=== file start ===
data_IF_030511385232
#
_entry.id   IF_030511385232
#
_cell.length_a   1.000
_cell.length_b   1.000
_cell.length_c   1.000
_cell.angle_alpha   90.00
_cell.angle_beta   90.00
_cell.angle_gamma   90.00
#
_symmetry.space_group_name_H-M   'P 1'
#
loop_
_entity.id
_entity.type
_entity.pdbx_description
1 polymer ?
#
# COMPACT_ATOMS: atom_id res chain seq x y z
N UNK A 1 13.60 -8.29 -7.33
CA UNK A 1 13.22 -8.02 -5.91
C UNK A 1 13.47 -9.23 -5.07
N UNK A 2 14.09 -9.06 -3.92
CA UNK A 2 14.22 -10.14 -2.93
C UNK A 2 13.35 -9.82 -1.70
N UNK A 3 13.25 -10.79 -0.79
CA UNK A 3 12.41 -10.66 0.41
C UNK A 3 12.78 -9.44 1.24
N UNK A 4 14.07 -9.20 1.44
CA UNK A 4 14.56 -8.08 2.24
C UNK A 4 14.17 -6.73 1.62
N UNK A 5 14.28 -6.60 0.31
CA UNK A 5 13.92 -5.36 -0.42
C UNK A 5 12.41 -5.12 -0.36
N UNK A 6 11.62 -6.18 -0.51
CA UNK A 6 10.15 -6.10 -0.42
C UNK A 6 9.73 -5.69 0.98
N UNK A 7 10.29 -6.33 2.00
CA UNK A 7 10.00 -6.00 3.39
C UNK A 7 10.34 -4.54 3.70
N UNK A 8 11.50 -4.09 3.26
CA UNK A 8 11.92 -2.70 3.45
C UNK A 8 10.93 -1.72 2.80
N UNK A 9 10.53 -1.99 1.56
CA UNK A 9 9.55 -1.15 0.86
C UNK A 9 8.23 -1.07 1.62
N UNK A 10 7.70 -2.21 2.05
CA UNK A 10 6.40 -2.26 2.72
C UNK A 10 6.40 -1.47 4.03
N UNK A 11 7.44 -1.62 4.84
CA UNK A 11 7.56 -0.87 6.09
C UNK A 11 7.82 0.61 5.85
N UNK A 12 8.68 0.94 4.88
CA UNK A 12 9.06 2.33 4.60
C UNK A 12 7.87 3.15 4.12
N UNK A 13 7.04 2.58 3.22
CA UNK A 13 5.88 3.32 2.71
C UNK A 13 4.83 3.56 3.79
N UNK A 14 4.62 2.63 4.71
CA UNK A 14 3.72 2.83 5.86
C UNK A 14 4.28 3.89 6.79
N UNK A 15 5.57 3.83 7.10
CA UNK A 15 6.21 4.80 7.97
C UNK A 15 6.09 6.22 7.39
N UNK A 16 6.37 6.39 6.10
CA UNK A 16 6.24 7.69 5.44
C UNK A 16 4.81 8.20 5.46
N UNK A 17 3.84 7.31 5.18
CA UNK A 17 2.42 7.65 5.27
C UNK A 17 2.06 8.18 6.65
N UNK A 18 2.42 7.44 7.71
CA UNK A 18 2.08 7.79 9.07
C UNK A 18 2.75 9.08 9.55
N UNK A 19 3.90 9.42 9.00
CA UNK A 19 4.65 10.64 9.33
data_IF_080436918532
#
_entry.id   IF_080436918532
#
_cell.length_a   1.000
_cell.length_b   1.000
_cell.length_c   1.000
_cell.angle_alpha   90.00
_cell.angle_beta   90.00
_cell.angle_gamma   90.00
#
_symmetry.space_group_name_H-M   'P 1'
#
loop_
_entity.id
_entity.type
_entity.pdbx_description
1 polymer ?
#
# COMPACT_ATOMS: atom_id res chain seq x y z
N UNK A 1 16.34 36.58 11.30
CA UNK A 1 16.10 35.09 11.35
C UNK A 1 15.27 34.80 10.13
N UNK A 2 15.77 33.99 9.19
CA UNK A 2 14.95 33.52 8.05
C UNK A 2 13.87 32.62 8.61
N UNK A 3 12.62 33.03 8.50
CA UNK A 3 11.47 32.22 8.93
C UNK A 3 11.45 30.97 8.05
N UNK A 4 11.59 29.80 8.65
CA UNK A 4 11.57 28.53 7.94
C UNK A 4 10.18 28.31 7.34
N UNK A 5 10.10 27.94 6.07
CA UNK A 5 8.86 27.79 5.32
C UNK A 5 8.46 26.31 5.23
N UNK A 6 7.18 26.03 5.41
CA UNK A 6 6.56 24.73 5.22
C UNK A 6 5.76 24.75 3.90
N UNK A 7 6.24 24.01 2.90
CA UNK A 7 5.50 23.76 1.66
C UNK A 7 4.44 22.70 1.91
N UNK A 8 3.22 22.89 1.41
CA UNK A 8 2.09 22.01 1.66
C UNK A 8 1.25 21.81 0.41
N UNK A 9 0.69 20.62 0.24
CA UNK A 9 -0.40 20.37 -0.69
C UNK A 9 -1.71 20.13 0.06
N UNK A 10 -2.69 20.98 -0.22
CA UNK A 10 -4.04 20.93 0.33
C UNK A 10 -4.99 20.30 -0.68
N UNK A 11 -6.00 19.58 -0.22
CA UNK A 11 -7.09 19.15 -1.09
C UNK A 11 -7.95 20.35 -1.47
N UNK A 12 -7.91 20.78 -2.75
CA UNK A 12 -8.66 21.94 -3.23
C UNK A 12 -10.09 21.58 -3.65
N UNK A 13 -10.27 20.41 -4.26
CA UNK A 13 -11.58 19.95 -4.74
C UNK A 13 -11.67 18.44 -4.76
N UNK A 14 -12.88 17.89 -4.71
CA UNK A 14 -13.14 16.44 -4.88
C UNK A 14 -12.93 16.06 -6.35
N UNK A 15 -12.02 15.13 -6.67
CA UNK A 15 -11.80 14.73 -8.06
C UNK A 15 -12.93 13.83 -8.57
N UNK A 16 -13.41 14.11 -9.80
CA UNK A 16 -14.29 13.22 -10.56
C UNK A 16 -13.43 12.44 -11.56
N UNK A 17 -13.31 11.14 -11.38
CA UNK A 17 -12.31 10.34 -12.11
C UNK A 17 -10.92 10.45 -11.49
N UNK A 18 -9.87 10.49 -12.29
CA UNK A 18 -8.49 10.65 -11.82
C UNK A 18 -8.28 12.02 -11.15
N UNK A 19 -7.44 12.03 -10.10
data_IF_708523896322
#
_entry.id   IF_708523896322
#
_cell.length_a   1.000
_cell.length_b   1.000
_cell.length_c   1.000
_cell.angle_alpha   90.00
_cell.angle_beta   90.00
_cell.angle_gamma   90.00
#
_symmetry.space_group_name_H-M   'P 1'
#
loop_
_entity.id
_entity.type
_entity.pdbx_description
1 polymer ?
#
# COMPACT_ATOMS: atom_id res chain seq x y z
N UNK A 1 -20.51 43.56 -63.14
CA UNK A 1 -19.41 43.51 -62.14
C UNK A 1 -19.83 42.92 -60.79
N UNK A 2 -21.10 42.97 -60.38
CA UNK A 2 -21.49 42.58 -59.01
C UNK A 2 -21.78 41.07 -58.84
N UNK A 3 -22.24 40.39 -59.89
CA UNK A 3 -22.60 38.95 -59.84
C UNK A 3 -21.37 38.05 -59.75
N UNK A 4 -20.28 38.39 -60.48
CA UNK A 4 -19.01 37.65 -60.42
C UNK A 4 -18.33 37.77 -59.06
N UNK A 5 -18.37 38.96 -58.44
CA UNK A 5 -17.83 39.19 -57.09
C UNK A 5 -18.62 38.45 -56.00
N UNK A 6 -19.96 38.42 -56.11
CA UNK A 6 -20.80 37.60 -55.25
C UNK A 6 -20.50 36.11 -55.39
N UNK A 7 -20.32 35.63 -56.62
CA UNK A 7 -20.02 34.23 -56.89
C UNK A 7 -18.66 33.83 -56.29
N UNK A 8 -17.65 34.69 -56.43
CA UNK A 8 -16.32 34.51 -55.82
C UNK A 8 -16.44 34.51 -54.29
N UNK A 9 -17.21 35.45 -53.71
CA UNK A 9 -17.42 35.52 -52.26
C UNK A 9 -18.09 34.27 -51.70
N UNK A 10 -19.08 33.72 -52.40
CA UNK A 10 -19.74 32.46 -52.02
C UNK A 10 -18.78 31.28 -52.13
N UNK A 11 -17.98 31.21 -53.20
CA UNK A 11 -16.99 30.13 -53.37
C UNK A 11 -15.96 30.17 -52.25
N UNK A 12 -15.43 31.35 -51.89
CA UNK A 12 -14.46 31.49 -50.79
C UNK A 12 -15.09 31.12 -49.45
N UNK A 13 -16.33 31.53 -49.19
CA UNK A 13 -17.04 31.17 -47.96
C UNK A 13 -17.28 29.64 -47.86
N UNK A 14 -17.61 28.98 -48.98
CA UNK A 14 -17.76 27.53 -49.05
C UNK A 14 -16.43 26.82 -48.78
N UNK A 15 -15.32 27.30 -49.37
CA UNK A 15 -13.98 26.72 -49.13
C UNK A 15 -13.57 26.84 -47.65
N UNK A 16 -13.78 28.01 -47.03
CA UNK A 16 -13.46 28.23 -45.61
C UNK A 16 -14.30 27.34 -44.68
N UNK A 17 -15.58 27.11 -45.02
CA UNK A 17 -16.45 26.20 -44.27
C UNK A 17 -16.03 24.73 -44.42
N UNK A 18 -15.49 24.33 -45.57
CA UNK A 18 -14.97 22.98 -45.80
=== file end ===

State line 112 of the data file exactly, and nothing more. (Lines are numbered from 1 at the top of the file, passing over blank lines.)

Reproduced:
N UNK A 6 7.18 26.03 5.41